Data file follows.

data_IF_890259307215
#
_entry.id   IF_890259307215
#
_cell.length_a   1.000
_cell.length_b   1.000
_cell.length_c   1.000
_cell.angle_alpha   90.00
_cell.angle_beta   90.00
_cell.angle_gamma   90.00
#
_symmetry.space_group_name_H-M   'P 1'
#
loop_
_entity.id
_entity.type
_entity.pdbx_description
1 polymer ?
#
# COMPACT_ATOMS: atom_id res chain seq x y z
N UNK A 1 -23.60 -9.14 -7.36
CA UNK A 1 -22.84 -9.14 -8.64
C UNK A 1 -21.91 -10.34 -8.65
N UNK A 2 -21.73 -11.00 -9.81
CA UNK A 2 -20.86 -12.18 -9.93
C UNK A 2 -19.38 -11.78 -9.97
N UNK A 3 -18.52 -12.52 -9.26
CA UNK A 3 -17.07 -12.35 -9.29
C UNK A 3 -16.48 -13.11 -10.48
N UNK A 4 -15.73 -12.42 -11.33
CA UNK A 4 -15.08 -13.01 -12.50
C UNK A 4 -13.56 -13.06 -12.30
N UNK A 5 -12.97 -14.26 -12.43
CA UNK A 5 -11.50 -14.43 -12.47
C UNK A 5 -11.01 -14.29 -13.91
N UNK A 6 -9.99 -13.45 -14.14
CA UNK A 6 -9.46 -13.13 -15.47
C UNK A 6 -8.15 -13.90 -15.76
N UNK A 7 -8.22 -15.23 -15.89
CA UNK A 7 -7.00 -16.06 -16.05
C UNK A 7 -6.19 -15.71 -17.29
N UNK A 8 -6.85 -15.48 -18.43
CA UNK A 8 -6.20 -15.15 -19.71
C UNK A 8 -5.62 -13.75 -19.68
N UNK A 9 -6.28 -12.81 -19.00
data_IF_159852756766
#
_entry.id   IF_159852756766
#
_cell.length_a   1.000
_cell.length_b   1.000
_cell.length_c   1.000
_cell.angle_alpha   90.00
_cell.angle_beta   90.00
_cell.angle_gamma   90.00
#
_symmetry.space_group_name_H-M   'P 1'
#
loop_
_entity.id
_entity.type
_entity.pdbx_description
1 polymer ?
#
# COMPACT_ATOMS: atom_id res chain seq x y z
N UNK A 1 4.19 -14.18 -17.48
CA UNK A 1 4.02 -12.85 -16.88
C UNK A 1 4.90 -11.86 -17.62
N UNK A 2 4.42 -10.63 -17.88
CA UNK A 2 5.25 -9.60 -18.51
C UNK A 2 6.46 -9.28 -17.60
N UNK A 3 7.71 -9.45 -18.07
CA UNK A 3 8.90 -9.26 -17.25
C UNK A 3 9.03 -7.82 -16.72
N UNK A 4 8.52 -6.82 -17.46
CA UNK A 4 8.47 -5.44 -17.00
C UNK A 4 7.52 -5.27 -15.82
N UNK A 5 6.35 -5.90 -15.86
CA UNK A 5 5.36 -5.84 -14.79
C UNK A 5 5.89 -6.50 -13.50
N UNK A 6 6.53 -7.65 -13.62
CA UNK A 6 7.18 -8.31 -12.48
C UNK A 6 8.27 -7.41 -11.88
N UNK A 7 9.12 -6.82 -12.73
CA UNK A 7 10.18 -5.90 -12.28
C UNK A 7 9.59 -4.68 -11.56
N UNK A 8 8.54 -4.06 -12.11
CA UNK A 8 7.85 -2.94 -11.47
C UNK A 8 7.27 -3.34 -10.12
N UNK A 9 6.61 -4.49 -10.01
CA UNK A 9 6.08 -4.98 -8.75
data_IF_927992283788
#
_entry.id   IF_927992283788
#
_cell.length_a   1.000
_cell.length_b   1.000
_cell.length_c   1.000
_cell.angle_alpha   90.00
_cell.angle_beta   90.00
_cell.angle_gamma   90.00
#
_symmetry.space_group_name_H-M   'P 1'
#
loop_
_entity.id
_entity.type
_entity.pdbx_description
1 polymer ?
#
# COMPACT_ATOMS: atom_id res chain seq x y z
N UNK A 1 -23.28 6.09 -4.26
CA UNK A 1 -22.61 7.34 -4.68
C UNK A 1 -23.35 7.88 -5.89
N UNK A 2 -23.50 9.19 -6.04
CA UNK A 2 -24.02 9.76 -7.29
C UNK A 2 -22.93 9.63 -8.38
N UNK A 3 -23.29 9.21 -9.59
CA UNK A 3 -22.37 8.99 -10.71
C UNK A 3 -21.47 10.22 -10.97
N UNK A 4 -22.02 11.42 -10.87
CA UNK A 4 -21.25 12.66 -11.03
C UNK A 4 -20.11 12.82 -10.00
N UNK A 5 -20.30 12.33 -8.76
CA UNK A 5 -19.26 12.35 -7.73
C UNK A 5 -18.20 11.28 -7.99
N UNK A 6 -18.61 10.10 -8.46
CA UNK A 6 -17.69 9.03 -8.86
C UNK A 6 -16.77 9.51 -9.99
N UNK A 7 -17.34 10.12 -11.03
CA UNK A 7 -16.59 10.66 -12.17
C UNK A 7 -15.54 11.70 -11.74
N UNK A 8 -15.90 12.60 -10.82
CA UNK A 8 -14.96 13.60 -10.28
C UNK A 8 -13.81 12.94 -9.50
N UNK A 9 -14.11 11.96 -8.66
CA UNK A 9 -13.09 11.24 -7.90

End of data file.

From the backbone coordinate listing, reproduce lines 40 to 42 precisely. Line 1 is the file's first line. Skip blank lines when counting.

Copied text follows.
CA UNK A 7 -7.00 -16.06 -16.05
C UNK A 7 -6.19 -15.71 -17.29
N UNK A 8 -6.85 -15.48 -18.43